“Perhaps hiring a PI would be therapeutic for JB,” I said. “Help jog his memory. Shake him out of his amnesia. Because it’s all black for him.”
     “Yes,” Paul said. “I’m sure he had no idea where he was or where he parked when he was walking into those hotels. ‘Where am I? What am I doing here? What just happened?’ Paul held up his hands. “‘Blocking! Blocking!’ That’s what happened when JB walked in and out of those dens of iniquity. ‘Blocking! Blocking!’”
     We laughed until we couldn’t breathe. Paul shook his head.
     “I’d like to beat that piece of shit,” he said. “I hope we don’t run into him because I don’t want to do anything in front of Tom.”
     After the game, Paul drank a scotch and I had a tonic and lime in the restaurant. We waited for the parking lot to clear.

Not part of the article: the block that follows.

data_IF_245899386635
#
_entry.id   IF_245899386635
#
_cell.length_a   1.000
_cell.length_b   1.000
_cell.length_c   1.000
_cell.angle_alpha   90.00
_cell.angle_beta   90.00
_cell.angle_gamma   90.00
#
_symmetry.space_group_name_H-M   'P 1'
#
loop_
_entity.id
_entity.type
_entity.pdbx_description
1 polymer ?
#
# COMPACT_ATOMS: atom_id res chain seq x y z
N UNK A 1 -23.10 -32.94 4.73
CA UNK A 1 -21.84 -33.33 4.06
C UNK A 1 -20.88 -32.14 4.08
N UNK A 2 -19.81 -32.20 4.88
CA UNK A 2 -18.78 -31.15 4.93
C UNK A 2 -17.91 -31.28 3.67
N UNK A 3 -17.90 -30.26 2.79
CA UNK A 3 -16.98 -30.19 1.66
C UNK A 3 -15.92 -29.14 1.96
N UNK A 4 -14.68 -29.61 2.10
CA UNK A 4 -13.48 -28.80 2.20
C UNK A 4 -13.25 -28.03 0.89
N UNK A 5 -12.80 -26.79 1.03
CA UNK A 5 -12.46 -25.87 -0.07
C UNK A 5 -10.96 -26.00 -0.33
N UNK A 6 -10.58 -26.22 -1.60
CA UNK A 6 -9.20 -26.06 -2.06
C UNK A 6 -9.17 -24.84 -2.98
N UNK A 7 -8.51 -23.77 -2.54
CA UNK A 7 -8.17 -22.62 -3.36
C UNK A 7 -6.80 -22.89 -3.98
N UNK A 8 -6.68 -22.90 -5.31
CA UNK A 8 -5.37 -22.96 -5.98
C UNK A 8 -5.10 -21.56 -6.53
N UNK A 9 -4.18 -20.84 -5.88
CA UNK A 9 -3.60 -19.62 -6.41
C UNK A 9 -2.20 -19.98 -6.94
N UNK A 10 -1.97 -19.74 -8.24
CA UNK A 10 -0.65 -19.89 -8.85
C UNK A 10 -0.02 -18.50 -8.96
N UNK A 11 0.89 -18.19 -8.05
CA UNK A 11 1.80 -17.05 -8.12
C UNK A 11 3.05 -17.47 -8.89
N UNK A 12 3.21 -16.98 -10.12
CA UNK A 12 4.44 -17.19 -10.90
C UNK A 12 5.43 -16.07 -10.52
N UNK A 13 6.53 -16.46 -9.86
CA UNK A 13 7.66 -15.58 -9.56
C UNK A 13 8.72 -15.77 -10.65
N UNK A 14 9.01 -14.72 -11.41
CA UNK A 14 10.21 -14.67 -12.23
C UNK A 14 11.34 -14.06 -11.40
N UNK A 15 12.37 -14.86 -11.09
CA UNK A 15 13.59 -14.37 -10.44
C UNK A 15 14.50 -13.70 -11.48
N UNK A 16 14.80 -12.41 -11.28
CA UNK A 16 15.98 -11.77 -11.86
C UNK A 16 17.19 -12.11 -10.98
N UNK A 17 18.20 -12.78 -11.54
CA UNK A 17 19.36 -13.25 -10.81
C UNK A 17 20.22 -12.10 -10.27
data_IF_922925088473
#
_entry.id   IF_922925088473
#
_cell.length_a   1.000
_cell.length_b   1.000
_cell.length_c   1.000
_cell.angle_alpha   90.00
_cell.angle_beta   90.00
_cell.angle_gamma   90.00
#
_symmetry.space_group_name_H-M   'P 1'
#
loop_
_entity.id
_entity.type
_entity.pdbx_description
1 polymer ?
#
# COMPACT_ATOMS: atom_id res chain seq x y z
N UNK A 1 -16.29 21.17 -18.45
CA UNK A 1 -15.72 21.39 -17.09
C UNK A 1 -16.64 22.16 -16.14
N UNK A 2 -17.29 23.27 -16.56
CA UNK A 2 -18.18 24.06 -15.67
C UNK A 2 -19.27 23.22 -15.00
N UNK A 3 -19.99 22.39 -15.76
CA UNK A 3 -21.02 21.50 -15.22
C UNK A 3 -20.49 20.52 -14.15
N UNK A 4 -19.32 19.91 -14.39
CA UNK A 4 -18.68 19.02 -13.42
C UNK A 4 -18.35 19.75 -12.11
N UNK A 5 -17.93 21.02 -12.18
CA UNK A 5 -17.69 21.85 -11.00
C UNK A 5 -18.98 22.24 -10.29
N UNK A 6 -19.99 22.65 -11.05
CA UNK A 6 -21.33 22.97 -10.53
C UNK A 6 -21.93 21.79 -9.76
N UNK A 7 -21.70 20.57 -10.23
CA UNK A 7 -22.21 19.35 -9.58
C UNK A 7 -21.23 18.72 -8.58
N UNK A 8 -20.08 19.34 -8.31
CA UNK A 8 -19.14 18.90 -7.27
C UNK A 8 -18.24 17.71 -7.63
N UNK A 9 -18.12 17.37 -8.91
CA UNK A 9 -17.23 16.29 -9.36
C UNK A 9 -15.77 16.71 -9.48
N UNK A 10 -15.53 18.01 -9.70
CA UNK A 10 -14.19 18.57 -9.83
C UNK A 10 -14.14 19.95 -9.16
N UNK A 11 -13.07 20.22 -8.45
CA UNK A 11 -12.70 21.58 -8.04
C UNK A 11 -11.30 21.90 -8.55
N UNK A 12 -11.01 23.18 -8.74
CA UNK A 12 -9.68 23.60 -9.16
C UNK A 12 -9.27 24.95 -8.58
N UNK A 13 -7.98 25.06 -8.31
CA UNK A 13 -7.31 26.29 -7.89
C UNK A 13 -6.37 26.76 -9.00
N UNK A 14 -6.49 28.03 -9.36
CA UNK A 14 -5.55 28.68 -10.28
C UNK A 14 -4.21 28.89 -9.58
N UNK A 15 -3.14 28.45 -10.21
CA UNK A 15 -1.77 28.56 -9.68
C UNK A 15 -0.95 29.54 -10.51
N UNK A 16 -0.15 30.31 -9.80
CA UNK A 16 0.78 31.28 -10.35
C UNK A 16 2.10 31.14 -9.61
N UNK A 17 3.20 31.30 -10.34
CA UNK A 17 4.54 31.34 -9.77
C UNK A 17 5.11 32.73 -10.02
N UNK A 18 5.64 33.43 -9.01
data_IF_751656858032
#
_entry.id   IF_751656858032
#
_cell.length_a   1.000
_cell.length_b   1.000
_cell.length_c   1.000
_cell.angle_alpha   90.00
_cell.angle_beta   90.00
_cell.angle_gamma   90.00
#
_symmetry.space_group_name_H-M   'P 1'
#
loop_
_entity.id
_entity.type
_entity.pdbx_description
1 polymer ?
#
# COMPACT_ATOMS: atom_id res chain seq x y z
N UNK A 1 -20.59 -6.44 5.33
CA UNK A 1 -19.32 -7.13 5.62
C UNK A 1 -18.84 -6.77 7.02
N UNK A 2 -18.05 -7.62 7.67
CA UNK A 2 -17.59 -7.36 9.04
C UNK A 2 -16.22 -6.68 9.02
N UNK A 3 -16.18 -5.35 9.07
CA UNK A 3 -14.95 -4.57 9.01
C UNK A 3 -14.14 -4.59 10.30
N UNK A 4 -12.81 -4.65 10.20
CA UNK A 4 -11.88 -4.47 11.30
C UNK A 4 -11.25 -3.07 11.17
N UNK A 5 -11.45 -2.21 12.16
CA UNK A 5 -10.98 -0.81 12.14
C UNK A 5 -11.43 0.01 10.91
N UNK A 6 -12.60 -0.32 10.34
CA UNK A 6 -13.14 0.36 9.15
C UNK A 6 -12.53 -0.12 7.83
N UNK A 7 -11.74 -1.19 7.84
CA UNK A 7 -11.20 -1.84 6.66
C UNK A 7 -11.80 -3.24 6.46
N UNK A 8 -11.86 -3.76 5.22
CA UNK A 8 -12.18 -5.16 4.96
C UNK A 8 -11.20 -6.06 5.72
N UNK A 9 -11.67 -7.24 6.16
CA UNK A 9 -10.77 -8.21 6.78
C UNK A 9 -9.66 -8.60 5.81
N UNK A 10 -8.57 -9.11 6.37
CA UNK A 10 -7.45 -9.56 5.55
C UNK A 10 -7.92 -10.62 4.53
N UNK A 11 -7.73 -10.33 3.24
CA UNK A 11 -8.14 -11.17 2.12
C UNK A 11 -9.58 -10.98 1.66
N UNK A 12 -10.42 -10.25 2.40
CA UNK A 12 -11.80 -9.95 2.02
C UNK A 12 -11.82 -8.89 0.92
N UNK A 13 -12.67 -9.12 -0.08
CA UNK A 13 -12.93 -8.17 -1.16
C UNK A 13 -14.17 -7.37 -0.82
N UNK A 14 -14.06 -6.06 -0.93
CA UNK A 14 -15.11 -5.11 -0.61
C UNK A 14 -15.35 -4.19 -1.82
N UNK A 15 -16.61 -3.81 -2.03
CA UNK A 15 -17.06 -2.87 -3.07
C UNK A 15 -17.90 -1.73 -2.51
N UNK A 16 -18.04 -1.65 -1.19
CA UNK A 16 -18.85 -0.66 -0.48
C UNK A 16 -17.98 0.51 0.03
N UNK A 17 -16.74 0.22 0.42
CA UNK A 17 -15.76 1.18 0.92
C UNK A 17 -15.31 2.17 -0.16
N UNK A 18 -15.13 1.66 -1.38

“A guy can spend a lot of money on hookers,” Paul said. “I went to The Bunny Ranch in Vegas. My buddy won a bunch of money and wanted to go. I was married at the time. I didn’t do anything, but it was hard not to. They go after you. One hooker put her hand on my crotch and offered me a cheap hand job. I told her I was married and wasn’t interested. She offered to give me a massage and I told her, ‘Yeah, so you can get me all worked up and get me to go for it.’ Another one pulled her shirt off, walked behind me, and put her enormous breasts around my ears like earmuffs. I’m telling you, Brenda, you can walk out of those places thousands of dollars lighter.”
     Paul looked at me like he was my savior, my best bet. He shook his head and said, “You’re damaged goods now.”